Anyone who has had a migraine knows how disruptive they can be to every-day life. Not only are they painful to endure, but they can also mean missing work on a regular basis and interrupting family time. Migraines are throbbing headaches that quite often affect one side of the head and can cause disturbed vision, nausea and vomiting, and can be triggered by a wide range of factors.
However, recent scientific research has led to new knowledge about the complex chain of events that occur inside the brain during a migraine attack. Experts now understand that blocking the calcitonin gene-related peptide receptor (CGRP-R) plays a critical role in preventing the onset of a migraine, and the first CGRP-R blocking therapy, Aimovig (erenumab), was recently approved by Health Canada and is designed specifically to prevent migraines in adults who suffer from at least four migraine days per month.
“Over the last 30 years we’ve become more knowledgeable about the biology of migraines,” said Dr. Heather Pim, Associate Clinical Professor of Neurology at the University of Montreal, Director of the Headache Clinic at the U of M Hospital Centre, and President of Migraine Quebec. “The anti-CGRP-R stops that inflammation [that caused migraines], and it’s a treatment that the patient gives themself in the form of an injection once every four weeks.”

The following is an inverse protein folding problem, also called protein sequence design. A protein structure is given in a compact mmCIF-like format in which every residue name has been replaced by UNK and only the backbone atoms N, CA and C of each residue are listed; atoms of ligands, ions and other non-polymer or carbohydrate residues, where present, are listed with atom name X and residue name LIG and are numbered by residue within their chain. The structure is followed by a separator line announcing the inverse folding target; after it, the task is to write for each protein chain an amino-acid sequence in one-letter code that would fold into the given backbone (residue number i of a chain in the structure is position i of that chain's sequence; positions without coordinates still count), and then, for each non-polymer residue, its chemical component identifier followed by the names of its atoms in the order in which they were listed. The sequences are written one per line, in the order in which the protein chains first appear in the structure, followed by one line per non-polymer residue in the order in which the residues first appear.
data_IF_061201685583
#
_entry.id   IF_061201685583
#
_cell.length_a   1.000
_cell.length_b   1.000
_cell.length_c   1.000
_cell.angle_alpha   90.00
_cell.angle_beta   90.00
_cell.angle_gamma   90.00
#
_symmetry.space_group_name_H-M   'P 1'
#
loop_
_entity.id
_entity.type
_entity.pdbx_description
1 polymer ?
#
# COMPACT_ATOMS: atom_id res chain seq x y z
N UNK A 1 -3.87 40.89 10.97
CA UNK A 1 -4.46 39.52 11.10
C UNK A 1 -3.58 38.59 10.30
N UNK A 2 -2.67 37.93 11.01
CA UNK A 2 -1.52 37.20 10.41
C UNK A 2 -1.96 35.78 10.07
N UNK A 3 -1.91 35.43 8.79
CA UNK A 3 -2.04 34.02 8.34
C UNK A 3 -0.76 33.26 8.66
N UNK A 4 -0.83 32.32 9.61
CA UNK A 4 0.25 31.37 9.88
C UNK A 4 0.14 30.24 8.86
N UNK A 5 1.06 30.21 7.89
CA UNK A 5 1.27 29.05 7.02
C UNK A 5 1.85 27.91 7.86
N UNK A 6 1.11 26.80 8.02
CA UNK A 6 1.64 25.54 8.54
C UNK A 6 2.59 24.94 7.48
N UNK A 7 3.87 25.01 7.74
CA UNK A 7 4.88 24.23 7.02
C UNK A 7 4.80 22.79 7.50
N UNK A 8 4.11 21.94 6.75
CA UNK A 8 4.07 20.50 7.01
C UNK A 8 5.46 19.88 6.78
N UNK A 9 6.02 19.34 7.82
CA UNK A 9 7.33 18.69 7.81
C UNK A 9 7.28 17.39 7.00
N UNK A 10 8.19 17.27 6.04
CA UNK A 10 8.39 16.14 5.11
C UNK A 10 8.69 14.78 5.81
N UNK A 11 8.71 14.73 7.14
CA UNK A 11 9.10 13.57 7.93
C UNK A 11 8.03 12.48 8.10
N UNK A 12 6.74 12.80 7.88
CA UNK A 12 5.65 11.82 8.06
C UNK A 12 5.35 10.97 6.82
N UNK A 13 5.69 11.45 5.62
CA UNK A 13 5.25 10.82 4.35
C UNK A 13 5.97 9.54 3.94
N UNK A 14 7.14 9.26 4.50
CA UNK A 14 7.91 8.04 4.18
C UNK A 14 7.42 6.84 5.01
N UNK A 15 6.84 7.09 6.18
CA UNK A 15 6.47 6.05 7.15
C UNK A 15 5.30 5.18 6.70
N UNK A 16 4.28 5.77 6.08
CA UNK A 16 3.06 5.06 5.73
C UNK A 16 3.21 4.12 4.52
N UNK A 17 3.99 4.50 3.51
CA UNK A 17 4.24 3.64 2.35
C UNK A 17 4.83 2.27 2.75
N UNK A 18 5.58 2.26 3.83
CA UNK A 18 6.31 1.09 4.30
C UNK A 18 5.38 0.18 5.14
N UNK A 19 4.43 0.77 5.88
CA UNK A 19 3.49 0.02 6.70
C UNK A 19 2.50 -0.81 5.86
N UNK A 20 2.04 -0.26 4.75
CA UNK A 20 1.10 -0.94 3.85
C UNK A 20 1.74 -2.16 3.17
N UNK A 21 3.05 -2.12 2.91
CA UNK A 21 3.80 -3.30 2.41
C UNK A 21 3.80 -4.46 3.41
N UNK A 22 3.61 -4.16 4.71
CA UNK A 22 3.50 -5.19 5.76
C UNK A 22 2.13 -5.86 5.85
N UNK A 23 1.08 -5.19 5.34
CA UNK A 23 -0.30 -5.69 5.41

She said the results look very promising – 50 per cent of patients decreased their migraines by frequency and intensity, and one-third of them, known as “super-responders,” saw them diminish by 75-100 per cent.
However, access to this medication in Canada is difficult, as the waiting list in neurology for headaches can go past two years, Pim said. “That means more and more family doctors will become instrumental in administering this type of medication.”
Migraine awareness is crucial in ensuring that sufferers find a way of coping with and even combatting this debilitating ailment. After all, it’s the third most common illness in the world, affecting 3 million Canadians, with women being twice as susceptible. Seven million lost work days were reported in Canada due to migraines, and this number is likely under-reported.
“Unfortunately, there’s a lack of care among migraine sufferers, and some will suffer their whole lives,” Pim said. “The healthcare system as well as the general public have become more in tune with suffering. Suffering counts – it’s not just about neurological disorders that end in death. But migraines are such an overlooked problem.”